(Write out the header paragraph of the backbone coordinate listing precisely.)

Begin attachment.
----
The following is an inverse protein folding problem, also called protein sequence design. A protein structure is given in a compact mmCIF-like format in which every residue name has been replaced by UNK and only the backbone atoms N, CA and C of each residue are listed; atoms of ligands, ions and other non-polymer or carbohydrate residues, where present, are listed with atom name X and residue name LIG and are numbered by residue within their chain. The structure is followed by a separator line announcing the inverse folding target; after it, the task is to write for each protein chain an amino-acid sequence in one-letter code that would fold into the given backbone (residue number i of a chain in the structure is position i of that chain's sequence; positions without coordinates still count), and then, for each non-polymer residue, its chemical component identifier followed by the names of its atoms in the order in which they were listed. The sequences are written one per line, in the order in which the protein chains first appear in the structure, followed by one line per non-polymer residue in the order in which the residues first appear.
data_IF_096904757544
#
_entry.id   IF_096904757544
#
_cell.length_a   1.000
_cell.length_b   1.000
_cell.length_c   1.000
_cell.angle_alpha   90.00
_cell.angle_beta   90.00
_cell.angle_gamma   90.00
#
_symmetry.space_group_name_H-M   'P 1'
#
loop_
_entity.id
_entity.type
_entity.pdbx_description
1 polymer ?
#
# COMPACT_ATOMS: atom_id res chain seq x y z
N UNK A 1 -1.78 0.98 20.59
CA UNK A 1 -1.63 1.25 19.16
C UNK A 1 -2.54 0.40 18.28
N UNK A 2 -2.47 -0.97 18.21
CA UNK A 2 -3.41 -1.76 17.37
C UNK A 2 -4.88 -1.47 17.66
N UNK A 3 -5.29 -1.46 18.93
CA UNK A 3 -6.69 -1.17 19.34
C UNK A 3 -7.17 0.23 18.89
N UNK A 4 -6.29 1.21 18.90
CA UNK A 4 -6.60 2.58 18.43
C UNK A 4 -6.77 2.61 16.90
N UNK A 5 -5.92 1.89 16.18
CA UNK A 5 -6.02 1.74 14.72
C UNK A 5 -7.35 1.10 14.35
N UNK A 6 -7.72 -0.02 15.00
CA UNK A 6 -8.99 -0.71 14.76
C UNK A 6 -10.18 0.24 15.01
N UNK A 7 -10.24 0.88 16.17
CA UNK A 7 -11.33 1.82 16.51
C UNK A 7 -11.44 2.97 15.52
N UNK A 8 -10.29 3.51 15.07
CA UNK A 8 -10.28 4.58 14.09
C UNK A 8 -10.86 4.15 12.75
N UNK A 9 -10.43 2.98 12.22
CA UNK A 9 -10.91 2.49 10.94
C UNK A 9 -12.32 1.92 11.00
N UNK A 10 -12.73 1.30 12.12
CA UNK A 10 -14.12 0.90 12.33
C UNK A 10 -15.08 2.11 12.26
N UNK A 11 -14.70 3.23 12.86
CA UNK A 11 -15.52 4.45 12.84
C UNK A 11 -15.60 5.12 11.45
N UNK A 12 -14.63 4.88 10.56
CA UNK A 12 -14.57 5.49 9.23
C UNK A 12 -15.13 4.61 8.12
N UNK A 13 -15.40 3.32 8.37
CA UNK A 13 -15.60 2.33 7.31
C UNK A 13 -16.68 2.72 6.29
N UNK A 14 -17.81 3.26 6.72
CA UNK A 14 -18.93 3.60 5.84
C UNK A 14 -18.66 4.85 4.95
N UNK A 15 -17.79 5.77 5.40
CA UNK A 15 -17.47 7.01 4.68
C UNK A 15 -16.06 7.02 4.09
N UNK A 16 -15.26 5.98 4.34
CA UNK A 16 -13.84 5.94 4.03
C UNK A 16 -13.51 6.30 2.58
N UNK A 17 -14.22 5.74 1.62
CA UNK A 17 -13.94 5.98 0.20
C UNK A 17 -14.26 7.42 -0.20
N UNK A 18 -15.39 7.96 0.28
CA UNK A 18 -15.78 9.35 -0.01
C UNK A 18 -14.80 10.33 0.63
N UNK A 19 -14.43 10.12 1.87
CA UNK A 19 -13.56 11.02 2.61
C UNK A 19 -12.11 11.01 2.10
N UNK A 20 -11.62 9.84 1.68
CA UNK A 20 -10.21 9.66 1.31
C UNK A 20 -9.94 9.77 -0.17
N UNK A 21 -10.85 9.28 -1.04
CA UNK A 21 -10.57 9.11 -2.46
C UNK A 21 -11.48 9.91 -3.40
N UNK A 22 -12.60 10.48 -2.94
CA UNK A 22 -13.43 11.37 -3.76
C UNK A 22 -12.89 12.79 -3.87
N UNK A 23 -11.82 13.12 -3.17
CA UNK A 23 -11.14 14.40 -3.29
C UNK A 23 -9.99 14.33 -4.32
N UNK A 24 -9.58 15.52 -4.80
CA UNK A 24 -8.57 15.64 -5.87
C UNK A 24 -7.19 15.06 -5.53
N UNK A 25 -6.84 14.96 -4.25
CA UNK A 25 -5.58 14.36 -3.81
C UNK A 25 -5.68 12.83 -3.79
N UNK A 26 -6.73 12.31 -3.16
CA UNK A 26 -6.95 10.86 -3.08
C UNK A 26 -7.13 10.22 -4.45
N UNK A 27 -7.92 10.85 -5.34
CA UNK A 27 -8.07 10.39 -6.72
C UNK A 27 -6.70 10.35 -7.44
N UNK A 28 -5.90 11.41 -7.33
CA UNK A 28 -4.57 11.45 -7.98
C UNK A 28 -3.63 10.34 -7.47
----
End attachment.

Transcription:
The following is an inverse protein folding problem, also called protein sequence design. A protein structure is given in a compact mmCIF-like format in which every residue name has been replaced by UNK and only the backbone atoms N, CA and C of each residue are listed; atoms of ligands, ions and other non-polymer or carbohydrate residues, where present, are listed with atom name X and residue name LIG and are numbered by residue within their chain. The structure is followed by a separator line announcing the inverse folding target; after it, the task is to write for each protein chain an amino-acid sequence in one-letter code that would fold into the given backbone (residue number i of a chain in the structure is position i of that chain's sequence; positions without coordinates still count), and then, for each non-polymer residue, its chemical component identifier followed by the names of its atoms in the order in which they were listed. The sequences are written one per line, in the order in which the protein chains first appear in the structure, followed by one line per non-polymer residue in the order in which the residues first appear.